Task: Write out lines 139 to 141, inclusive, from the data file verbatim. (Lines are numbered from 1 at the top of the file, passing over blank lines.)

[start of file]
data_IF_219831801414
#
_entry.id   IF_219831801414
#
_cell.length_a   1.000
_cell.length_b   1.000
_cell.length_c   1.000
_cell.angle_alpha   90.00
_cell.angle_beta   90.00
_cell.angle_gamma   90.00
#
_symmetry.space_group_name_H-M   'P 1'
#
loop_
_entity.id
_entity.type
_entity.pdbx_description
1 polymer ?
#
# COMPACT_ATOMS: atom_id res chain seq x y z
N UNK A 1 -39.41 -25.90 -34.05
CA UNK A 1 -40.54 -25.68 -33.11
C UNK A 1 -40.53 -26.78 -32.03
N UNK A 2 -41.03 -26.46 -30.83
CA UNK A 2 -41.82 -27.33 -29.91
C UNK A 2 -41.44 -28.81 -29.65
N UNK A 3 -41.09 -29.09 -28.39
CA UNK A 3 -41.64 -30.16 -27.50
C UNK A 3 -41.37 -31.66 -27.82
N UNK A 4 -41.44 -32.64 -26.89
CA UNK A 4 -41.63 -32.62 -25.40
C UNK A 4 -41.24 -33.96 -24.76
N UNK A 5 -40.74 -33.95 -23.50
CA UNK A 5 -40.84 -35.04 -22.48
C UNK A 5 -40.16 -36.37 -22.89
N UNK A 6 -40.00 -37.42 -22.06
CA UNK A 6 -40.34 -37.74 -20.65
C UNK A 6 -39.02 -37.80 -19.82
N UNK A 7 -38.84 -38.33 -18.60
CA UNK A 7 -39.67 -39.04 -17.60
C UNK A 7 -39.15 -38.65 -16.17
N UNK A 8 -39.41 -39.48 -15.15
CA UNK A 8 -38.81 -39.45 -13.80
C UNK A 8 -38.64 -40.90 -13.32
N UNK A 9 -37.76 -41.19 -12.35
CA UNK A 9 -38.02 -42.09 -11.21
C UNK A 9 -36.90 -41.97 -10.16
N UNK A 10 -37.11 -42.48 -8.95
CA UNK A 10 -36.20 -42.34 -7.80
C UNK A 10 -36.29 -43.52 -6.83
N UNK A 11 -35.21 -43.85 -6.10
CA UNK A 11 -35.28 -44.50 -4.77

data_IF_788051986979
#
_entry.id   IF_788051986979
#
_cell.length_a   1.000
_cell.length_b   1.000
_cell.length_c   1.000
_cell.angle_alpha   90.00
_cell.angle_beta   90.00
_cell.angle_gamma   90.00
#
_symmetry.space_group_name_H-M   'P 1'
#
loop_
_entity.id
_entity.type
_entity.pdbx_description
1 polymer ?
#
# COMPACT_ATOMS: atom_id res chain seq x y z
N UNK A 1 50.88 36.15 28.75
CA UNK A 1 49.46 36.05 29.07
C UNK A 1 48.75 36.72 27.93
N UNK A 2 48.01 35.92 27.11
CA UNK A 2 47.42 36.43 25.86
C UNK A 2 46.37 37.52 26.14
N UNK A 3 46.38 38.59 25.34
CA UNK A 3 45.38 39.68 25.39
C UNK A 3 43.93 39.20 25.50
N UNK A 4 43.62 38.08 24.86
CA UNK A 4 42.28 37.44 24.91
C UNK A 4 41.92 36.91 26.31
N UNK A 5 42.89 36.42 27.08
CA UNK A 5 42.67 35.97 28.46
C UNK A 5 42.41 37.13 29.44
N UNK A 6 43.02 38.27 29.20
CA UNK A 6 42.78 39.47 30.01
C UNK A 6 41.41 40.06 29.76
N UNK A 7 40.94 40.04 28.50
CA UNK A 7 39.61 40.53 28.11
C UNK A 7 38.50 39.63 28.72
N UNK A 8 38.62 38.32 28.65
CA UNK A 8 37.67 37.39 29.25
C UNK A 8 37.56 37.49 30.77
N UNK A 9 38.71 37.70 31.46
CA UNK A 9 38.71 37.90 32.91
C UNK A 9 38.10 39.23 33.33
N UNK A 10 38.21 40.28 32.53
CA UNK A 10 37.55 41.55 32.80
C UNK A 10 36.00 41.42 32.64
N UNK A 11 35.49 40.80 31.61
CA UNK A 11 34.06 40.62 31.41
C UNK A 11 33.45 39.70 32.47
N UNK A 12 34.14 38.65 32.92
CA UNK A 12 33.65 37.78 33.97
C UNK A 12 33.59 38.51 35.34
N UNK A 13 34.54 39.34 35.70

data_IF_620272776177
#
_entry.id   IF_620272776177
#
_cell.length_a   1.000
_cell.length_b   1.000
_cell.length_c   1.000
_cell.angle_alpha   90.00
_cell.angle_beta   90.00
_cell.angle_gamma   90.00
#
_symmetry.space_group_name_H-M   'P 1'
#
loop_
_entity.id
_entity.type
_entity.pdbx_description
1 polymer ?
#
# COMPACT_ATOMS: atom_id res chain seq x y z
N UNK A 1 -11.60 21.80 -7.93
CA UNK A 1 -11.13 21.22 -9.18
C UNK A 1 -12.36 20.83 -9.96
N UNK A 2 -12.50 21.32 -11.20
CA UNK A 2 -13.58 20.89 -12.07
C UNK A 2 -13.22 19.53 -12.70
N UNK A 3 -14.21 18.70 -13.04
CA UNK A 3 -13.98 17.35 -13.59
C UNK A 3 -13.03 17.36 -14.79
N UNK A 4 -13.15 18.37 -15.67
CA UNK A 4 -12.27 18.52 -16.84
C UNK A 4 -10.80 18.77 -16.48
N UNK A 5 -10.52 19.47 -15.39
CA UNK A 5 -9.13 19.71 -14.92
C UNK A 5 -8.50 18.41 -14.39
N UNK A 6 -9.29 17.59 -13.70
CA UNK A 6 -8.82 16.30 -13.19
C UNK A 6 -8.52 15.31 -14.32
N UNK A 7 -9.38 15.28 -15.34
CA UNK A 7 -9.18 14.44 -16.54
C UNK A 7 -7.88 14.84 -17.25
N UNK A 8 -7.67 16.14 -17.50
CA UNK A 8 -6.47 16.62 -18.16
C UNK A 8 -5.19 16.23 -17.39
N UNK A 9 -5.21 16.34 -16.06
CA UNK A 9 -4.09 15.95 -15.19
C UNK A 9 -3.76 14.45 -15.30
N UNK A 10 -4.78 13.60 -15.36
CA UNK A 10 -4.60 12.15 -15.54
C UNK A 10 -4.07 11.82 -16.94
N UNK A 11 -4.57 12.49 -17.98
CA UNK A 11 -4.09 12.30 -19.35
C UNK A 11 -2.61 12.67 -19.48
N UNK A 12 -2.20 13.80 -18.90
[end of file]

N UNK A 4 -13.15 18.37 -15.67
CA UNK A 4 -12.27 18.52 -16.84
C UNK A 4 -10.80 18.77 -16.48